This week, Cropley salivates over the prospect of a new McLaren (to be unveiled shortly), ponders the approaching stage demise of the Lotus sports car trio and thanks god for the wonder of Twitter. 


We’re just a week away from the unveiling of the all-new hybrid McLaren (don’t worry, we’ll have it here first), but one fact already on the record is that the Artura will have a better, quicker accelerator response than any previous Macca – and probably any other purely petrol supercar. It’s an exciting prospect and entirely appropriate for a company that prides itself, above all, on the purity of its cars’ driving characteristics. That the promised lightning refl exes are entirely down to the car’s electric motor is something that anyone worried about the electrifi ed future should surely see as reassurance.


I’ve had a few excuses for short drives this week, always in my own cars. Interestingly, having spent many a lockdown evening plotting the replacement of all of them (a disease I can’t shake), I found each more enjoyable than I remembered. This brought me home in a good mood, probably because each experience was a small tribute to the original buying decision.

We used our old Citroën Berlingo Multispace to tote Granny to hospital for her fi rst Covid-19 jab; the ride is still lovely and the rattling 2.0-litre diesel engine pulls as much like a tractor as ever. I used our Volkswagen California for a permitted solo supermarket trip (7.5 miles return) and found it even more refined and comfortable than I remembered; the North Coast 500 beckons in better times. The Fiat 500 I used for a dash to a friend’s house for a plumbing emergency (I knew where the stopcock was and she didn’t) and enjoyed the Twinair’s always-surprising long legs and continuing fitness at 88,000 miles.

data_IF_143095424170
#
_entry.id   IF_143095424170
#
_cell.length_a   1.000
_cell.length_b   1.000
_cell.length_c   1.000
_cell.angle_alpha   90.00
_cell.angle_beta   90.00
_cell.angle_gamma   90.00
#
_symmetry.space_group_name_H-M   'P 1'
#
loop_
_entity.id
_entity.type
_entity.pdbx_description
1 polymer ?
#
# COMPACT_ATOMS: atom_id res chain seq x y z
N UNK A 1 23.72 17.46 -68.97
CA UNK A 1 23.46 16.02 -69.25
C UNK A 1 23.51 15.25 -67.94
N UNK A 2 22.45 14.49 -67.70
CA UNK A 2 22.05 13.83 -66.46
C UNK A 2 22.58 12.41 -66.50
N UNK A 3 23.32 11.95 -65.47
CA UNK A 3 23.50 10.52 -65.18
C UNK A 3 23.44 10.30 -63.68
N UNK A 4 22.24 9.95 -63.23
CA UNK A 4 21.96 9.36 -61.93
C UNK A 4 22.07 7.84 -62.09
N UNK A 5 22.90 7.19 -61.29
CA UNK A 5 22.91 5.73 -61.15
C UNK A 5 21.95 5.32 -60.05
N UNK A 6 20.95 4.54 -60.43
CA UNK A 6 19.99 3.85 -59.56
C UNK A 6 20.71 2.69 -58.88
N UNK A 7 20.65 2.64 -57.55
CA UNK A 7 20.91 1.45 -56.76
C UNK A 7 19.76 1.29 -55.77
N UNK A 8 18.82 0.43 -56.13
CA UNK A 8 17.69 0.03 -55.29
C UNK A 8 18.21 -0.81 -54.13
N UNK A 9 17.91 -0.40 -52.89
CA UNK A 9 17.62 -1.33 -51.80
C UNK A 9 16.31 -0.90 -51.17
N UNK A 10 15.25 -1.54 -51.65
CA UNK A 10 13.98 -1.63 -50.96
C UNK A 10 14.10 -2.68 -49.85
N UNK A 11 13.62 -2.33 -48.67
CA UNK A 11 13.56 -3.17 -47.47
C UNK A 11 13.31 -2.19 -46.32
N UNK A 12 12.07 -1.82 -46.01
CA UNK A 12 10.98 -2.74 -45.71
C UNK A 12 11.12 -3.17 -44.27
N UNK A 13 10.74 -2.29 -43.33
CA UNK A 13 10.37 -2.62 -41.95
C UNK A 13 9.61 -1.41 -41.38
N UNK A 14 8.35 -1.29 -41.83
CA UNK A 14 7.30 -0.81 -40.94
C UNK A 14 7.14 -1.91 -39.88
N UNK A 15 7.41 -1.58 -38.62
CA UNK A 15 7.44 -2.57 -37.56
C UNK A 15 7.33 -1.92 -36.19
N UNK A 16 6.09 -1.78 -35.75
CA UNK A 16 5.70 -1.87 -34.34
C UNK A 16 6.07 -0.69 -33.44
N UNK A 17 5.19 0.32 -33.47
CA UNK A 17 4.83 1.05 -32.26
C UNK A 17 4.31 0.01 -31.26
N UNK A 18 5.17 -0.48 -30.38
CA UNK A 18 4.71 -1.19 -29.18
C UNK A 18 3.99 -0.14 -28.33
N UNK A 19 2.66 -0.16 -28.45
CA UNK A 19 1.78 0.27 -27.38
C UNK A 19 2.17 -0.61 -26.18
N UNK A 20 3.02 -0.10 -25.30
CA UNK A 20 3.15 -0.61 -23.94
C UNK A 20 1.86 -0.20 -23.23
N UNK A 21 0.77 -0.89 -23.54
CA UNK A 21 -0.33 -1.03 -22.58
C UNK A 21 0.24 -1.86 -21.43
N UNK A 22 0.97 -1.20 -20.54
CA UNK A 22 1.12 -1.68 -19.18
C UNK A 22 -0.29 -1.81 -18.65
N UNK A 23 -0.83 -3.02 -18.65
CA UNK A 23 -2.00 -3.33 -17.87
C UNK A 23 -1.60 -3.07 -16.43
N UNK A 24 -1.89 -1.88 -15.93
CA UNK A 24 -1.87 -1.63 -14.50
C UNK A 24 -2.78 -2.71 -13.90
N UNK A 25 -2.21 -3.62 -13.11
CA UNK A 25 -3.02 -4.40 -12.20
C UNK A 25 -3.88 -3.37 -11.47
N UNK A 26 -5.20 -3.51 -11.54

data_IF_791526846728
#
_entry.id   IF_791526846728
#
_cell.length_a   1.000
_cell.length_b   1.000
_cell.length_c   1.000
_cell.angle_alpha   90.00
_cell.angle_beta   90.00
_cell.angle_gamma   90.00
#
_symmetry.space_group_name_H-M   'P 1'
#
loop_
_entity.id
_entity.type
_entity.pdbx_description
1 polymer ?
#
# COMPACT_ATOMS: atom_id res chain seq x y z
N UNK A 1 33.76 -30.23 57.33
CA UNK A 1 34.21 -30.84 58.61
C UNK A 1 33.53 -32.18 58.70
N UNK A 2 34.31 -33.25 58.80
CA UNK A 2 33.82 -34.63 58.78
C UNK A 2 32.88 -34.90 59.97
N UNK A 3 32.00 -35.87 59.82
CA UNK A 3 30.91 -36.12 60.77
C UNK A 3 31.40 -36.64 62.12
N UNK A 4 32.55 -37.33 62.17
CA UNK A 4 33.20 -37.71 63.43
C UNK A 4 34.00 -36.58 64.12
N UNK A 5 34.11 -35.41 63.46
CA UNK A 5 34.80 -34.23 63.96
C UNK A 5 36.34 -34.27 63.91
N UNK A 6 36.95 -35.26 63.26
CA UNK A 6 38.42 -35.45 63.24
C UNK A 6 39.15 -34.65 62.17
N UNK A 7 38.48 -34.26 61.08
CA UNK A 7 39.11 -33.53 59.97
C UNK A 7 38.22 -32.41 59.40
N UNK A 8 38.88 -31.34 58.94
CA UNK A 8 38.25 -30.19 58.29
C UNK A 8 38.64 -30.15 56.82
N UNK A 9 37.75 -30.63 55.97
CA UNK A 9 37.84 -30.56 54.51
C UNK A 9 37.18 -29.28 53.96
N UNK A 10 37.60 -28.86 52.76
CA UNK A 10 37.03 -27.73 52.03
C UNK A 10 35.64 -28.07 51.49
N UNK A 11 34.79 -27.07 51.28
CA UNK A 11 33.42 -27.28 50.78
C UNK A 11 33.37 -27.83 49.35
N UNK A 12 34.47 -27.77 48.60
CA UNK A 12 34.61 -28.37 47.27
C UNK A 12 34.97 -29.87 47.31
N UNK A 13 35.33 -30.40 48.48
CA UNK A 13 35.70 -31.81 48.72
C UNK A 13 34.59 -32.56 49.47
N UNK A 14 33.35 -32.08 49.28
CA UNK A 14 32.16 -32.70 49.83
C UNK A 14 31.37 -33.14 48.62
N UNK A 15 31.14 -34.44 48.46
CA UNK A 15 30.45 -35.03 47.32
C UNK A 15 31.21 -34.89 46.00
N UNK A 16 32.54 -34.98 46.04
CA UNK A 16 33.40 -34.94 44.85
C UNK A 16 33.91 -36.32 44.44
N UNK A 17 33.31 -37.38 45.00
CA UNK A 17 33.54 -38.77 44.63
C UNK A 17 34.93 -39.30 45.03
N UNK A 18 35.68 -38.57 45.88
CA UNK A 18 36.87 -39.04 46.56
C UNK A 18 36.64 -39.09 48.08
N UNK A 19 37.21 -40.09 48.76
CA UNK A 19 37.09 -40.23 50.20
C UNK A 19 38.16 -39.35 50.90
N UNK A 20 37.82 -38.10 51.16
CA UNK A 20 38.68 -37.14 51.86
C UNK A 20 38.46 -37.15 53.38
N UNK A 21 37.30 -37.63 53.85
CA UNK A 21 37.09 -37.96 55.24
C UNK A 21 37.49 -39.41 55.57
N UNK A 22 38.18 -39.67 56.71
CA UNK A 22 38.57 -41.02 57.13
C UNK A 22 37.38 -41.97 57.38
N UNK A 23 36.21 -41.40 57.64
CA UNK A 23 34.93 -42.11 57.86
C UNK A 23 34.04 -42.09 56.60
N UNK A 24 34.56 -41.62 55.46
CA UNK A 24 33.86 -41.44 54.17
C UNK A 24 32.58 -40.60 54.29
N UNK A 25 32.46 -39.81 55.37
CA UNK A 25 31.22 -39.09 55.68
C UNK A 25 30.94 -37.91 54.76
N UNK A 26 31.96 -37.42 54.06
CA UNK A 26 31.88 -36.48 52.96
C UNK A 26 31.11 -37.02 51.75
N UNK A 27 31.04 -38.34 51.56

All of which makes me wonder if the rush to dealers when this is over might be smaller than predicted. We’ll be busy enjoying what we have.


Many intriguing questions surround the approaching staged demise of the Lotus sports car trio (the Elise, Exige and Evora), which are soon to give way to the forthcoming ‘Type 131’. A big one is whether any of these time-honoured names (not to mention Elan, Elite and Esprit, already in the waiting room) will be applied to the next Lotus generation.

If it were down to me, a couple of familiar handles would appear with the new model, not least because new names are desperately difficult to find or coin, but mainly because of their irresistible link with the optimism and breakneck technical progress of the Colin Chapman era. My choice would be Elan and Elite but, annoyingly, nobody has asked…


Every day I learn something new and interesting from the Twitter feed of British car lover and expert Andrew Ryan (@thecarfactoids). One recent post that jangled the old nostalgia buds pointed out that we’re exactly half a century from British Leyland’s most successful year, during which the firm built 1.1 million cars (from Minis to Daimler limos) and enjoyed a daily turnover of £4 million (£60m today). Sadly, that year it also launched the crudely engineered Morris Marina to unimpressed volume buyers and soon killed off the decent but ageing Austin 1100/1300 in favour of the spectacularly bad Austin Allegro. The decline began and never stopped.



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